Burnley historian Roger Frost made a welcome return to describe the former Medieval Manor of Ightenhill, sited about ¼ mile east of Gawthorpe Hall.
Burnley Council acquired the two hectare field, but no archaeological plans exist for this strategic historic site which once controlled much of N.E. Lancashire. Ightenhill translates to ‘Hill where the rose grows’ but today only a few stones remain of the Manor House.
With £30,000 Heritage Lottery Funding 2014 and much voluntary work (especially from Roger!), Ightenhill Manor is being brought to public attention. Funding contributed towards geo-physics survey, booklets, organized groups visiting and the splendid pictorial fact-board depicting Ightenhill Manor in Medieval times.
Roger showed an overview map of the extensive ancient townships of Ightenhill, reaching as far as Cliviger and Pendle Forest. The De Lacy family then owned Ightenhill Manor for over 150 years, with De Lacy Lion Crest still seen on Burnley Borough’s Coat of Arms. The Lord rarely visited Ightenhill from his main castle at Pontefract, but the steward managed the estate and the bailiff would oversee the stock.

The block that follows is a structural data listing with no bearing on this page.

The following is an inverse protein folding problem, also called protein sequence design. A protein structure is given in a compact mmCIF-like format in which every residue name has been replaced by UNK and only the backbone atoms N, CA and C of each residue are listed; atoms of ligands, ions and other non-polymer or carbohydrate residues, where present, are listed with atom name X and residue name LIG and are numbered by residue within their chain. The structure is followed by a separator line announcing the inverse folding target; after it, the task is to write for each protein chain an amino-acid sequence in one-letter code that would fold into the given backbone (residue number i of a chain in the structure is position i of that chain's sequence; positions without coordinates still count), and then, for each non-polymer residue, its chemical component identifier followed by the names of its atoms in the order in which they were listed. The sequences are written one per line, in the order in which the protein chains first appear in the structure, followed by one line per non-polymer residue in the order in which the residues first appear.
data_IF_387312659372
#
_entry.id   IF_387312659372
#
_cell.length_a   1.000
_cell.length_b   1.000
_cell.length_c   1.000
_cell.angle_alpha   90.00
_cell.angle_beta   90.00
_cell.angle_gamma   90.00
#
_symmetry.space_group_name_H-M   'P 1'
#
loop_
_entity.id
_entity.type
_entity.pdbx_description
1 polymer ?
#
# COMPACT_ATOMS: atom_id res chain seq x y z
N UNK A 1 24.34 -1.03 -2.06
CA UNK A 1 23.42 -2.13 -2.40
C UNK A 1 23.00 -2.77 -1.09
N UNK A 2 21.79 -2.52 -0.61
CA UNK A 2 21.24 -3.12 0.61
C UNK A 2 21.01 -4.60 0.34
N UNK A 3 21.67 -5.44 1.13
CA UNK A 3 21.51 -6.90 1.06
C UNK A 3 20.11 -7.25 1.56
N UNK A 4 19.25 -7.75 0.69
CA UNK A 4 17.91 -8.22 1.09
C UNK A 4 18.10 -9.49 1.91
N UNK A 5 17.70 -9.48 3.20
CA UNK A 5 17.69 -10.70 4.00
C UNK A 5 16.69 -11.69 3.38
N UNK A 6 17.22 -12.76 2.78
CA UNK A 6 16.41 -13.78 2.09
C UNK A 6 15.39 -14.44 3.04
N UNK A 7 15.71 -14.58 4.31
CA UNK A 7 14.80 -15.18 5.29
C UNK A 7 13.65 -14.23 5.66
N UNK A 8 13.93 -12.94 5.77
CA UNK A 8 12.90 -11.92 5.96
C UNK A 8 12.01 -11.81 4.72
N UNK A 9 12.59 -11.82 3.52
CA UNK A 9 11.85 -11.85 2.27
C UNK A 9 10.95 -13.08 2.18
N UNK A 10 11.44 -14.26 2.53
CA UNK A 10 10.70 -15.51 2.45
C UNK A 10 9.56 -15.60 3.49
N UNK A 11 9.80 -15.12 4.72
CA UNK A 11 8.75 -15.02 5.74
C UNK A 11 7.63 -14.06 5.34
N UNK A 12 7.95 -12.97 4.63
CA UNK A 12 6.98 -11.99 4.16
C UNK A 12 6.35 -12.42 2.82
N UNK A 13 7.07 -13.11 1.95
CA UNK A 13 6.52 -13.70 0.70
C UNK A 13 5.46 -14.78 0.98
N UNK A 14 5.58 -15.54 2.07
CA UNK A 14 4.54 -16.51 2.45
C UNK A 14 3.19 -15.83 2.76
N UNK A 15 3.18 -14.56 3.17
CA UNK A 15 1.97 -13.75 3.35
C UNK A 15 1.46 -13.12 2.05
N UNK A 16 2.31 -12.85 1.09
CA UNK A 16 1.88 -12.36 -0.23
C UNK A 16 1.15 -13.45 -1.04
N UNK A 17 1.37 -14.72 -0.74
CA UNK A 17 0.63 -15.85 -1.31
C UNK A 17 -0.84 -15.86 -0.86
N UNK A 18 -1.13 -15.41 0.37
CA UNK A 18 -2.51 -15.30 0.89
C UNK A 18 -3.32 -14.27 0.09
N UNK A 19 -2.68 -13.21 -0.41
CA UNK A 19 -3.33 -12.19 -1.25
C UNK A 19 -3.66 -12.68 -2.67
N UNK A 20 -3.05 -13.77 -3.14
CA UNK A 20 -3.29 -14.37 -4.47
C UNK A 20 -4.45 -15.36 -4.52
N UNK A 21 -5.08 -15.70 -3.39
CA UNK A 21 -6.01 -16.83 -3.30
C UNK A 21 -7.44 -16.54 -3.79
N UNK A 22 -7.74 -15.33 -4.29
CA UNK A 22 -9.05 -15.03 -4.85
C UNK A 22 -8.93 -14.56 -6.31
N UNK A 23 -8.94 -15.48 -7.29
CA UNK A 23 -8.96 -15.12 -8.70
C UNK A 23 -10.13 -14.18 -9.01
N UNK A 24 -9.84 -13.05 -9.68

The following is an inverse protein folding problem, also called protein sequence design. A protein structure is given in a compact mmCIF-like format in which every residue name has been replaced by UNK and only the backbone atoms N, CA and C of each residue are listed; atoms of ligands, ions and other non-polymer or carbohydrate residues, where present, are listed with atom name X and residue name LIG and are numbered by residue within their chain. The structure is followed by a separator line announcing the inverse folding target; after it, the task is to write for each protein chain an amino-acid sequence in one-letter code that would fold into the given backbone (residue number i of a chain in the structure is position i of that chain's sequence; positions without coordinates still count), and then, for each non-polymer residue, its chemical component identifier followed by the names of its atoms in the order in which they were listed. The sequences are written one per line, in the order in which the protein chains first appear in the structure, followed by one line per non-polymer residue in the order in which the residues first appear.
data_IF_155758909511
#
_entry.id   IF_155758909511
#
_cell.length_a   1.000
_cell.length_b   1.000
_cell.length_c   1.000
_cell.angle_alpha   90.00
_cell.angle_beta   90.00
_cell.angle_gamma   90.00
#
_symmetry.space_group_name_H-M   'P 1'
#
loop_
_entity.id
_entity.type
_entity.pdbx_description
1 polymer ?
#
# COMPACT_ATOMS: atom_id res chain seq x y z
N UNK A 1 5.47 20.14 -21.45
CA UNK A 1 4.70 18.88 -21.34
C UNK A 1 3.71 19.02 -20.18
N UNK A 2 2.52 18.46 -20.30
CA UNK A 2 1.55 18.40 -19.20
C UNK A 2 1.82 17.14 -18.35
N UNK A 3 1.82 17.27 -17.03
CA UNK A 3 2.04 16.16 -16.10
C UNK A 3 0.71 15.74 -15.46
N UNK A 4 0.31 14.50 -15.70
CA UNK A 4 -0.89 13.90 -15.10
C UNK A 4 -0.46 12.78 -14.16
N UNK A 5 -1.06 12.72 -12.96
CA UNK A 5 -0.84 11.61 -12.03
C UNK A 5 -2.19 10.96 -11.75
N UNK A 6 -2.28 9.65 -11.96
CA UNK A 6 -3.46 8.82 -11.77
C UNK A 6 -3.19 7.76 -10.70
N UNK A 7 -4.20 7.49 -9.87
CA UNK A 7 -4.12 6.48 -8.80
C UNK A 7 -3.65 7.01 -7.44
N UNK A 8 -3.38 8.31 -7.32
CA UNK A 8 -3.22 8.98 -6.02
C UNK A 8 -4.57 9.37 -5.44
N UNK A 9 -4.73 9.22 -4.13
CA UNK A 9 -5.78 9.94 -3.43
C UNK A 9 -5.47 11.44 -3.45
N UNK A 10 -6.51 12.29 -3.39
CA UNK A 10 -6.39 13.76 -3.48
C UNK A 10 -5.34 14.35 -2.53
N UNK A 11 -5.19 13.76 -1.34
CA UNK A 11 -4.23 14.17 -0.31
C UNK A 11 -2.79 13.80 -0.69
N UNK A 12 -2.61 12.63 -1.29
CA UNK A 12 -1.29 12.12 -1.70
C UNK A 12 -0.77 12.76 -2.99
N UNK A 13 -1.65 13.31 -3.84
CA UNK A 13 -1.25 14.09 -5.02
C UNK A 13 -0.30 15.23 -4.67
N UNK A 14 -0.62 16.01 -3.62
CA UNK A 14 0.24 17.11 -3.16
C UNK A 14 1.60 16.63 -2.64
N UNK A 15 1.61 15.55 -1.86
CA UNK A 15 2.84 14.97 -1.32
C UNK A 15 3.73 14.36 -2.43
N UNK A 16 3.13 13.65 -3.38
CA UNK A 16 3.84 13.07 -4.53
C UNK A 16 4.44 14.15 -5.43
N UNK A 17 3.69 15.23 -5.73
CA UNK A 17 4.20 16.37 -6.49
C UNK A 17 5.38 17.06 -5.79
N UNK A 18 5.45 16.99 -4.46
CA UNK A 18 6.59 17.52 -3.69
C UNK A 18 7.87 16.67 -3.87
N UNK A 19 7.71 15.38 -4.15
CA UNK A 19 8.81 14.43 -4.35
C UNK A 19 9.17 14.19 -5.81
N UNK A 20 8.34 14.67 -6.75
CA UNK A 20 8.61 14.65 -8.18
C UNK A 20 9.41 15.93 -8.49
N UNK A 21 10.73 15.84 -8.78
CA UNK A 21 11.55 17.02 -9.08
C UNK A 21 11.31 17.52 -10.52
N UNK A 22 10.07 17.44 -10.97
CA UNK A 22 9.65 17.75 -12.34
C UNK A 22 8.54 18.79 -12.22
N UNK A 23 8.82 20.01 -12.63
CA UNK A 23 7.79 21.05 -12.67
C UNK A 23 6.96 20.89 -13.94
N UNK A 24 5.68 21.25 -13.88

Roger showed many pictures of daily working lives on the huge estate in Norman times. Occupations included archery, pinders tending sheep, a horse-rearing stud, hedge-layers, a constable dispensing justice in the Manorial Court and an ale-taster! Oats, which have a short growing season, were ground at the corn-mill for bread, oatcakes and beer. Meandering through Ightenhill estate, Burnley’s River Calder was then teeming with fish. Some of these images, including clothing, were taken by Roger from beautiful medieval manuscripts and subsequently depicted on Ightenhill Manor’s publicity.
Roger described the Norman style architectural features still found at privately-owned Boothby Pagnell Manor in Lincolnshire and Millichope Manor in Shropshire. There were steep roofs, few windows, collapsible stairs all to secure the inhabitants from marauding soldiers!
Edward 11 visited Ightenhill Manor in 1323. The Manor-house was eventually abandoned by the De Lacy’s, and by 16th Century the manor house was in ruinous condition.